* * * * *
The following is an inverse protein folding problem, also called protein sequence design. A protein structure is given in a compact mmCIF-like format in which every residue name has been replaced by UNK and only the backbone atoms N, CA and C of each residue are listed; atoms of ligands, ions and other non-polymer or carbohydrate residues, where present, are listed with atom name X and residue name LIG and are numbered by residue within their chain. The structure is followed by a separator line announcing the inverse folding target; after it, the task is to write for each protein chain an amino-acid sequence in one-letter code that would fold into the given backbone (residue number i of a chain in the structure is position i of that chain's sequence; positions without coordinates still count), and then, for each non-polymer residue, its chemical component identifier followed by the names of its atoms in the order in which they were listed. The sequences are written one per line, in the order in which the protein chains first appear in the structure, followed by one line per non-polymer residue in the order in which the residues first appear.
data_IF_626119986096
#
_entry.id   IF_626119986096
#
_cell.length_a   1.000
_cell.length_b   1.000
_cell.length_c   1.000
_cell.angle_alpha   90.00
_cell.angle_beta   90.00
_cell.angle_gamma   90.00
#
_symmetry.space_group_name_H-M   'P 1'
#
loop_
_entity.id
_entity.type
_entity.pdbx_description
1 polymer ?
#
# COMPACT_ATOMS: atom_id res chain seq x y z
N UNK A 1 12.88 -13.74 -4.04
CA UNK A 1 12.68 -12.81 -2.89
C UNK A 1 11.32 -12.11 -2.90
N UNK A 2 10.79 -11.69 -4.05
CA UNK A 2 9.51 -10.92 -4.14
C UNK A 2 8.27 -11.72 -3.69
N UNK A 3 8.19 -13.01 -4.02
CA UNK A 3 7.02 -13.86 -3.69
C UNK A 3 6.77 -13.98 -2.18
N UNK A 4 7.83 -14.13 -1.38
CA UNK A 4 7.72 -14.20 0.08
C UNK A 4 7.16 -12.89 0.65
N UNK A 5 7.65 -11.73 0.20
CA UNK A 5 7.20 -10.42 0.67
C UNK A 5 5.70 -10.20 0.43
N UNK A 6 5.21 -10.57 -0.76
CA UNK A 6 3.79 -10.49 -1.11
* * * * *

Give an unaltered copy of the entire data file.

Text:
The following is an inverse protein folding problem, also called protein sequence design. A protein structure is given in a compact mmCIF-like format in which every residue name has been replaced by UNK and only the backbone atoms N, CA and C of each residue are listed; atoms of ligands, ions and other non-polymer or carbohydrate residues, where present, are listed with atom name X and residue name LIG and are numbered by residue within their chain. The structure is followed by a separator line announcing the inverse folding target; after it, the task is to write for each protein chain an amino-acid sequence in one-letter code that would fold into the given backbone (residue number i of a chain in the structure is position i of that chain's sequence; positions without coordinates still count), and then, for each non-polymer residue, its chemical component identifier followed by the names of its atoms in the order in which they were listed. The sequences are written one per line, in the order in which the protein chains first appear in the structure, followed by one line per non-polymer residue in the order in which the residues first appear.
data_IF_626119986096
#
_entry.id   IF_626119986096
#
_cell.length_a   1.000
_cell.length_b   1.000
_cell.length_c   1.000
_cell.angle_alpha   90.00
_cell.angle_beta   90.00
_cell.angle_gamma   90.00
#
_symmetry.space_group_name_H-M   'P 1'
#
loop_
_entity.id
_entity.type
_entity.pdbx_description
1 polymer ?
#
# COMPACT_ATOMS: atom_id res chain seq x y z
N UNK A 1 12.88 -13.74 -4.04
CA UNK A 1 12.68 -12.81 -2.89
C UNK A 1 11.32 -12.11 -2.90
N UNK A 2 10.79 -11.69 -4.05
CA UNK A 2 9.51 -10.92 -4.14
C UNK A 2 8.27 -11.72 -3.69
N UNK A 3 8.19 -13.01 -4.02
CA UNK A 3 7.02 -13.86 -3.69
C UNK A 3 6.77 -13.98 -2.18
N UNK A 4 7.83 -14.13 -1.38
CA UNK A 4 7.72 -14.20 0.08
C UNK A 4 7.16 -12.89 0.65
N UNK A 5 7.65 -11.73 0.20
CA UNK A 5 7.20 -10.42 0.67
C UNK A 5 5.70 -10.20 0.43
N UNK A 6 5.21 -10.57 -0.76
CA UNK A 6 3.79 -10.49 -1.11